Dark Sisters, New York

operatic treatment was sure to appear in due course, but due course in
opera-land usually takes at least a generation. Not this time! Young Nico
Muhly’s Dark Sisters, about five wives of a polygamous “prophet”
who has been accused of abusing his twenty-odd children, had its premiere this
month in a visually and aurally sumptuous production by Gotham Chamber Opera
and Music-Theatre Group that will travel in June to its co-producer, the Opera
Company of Philadelphia.

RT_MG_0074B copy.pngCaitlyn Lynch as Eliza and Kristina Bachrach as Lucinda

Having no previous acquaintance with Muhly’s music, I was tremendously
impressed by his skill at writing for both chamber orchestra (13 musicians) and
voice. First of all, he can write for the voice, in a sensuous, gratifying way
that suits the voices doing the singing. It might be called an instrumental
manner: Voices, solo or in combinations in various ranges echo or mimic the way
he pairs unusual combinations of instruments to shade or emphasize a line of
text or an unexpressed emotion, a violin with an English horn or a flute with
celesta. There are striking effects that support a scene or a moment more
subtly than the high melodramatic manner opera is used to. To a scenario with
very little stage action, Muhly brings vivid musical activity, interesting even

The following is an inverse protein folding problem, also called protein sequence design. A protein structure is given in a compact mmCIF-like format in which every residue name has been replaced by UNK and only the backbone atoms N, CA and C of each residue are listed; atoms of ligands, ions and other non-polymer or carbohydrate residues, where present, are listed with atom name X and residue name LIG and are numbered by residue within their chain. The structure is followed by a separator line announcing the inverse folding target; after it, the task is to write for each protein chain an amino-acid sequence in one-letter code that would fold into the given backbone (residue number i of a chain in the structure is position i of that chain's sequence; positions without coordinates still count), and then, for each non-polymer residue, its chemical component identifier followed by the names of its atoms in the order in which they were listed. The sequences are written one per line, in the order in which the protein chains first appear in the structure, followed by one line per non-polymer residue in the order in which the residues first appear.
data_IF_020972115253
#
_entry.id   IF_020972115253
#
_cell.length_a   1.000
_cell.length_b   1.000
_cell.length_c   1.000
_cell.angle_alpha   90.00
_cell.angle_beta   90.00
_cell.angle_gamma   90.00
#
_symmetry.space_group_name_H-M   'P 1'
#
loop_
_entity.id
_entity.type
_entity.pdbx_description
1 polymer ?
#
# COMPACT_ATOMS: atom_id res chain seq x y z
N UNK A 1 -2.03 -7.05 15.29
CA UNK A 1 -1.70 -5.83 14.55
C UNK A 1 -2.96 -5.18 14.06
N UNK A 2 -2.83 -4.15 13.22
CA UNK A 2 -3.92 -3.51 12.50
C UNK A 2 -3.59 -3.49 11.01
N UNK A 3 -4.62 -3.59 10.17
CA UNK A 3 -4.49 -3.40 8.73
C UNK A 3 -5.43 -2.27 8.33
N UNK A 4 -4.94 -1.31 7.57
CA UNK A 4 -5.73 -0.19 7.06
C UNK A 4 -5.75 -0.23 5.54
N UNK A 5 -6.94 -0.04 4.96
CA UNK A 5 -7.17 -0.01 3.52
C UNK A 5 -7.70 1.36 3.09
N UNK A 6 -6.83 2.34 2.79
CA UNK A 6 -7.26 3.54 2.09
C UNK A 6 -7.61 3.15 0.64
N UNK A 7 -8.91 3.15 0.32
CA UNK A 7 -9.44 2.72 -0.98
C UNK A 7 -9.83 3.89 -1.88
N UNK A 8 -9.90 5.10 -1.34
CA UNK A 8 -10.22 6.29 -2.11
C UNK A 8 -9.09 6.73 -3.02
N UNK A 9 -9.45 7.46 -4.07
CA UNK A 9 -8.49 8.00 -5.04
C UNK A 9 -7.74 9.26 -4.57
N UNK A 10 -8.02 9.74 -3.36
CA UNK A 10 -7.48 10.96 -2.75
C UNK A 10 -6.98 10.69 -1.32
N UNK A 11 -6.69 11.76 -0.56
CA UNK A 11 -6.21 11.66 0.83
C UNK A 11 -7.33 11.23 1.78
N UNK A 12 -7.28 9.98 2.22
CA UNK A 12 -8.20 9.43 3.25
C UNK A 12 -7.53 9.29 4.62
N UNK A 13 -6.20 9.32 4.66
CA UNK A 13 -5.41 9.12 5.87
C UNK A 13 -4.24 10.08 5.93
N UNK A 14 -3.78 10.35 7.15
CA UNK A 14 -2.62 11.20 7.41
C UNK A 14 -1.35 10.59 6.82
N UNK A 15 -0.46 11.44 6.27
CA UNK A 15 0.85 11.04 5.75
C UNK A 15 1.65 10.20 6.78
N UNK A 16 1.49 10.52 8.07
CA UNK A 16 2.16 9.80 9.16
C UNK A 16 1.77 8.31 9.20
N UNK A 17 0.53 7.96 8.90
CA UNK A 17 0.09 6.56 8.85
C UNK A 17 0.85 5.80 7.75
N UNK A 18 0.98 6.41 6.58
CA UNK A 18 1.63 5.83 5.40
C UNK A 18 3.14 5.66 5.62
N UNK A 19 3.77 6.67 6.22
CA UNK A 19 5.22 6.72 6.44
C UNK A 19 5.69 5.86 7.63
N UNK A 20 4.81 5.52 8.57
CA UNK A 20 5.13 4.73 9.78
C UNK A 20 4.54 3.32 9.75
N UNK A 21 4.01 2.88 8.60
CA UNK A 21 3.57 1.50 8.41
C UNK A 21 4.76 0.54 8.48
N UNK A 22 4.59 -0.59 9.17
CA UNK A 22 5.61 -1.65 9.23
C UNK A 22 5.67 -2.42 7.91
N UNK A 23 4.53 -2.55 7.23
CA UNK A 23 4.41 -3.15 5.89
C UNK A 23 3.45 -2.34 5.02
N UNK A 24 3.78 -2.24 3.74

when its working out is not what the listener might have expected.

For one striking example, Act I closes with the Prophet choosing to spend
the night not with one of the four biddable wives who yearn for nothing else,
but with Eliza (Caitlin Lynch), the wife for whom the assault of the outside
world and the taking of her daughter, Lucinda, has crystallized years of
disaffection. Though she is submissive in word and gesture, Eliza’s disgust
at the Prophet’s marital rape—her memories of her wedding night at sixteen,
her escape into fantasies (which, it is implied, have been getting her by for
years)—are indicated by a subtle agitation, ripples of percussion and harp,
that express her state of mind with perfect economy, and the repulsive occasion
is staged with spare good taste. Compare the perfervid scenes of sexual
violation in Floyd’s Susannah, Loesser’s Most Happy
, Ginastera’s Beatrix Cenci, Britten’s
Lucretia. Britten is one of Muhly’s obvious models; so is Samuel
Barber—I departed humming Vanessa’s “In stillness, in silence, I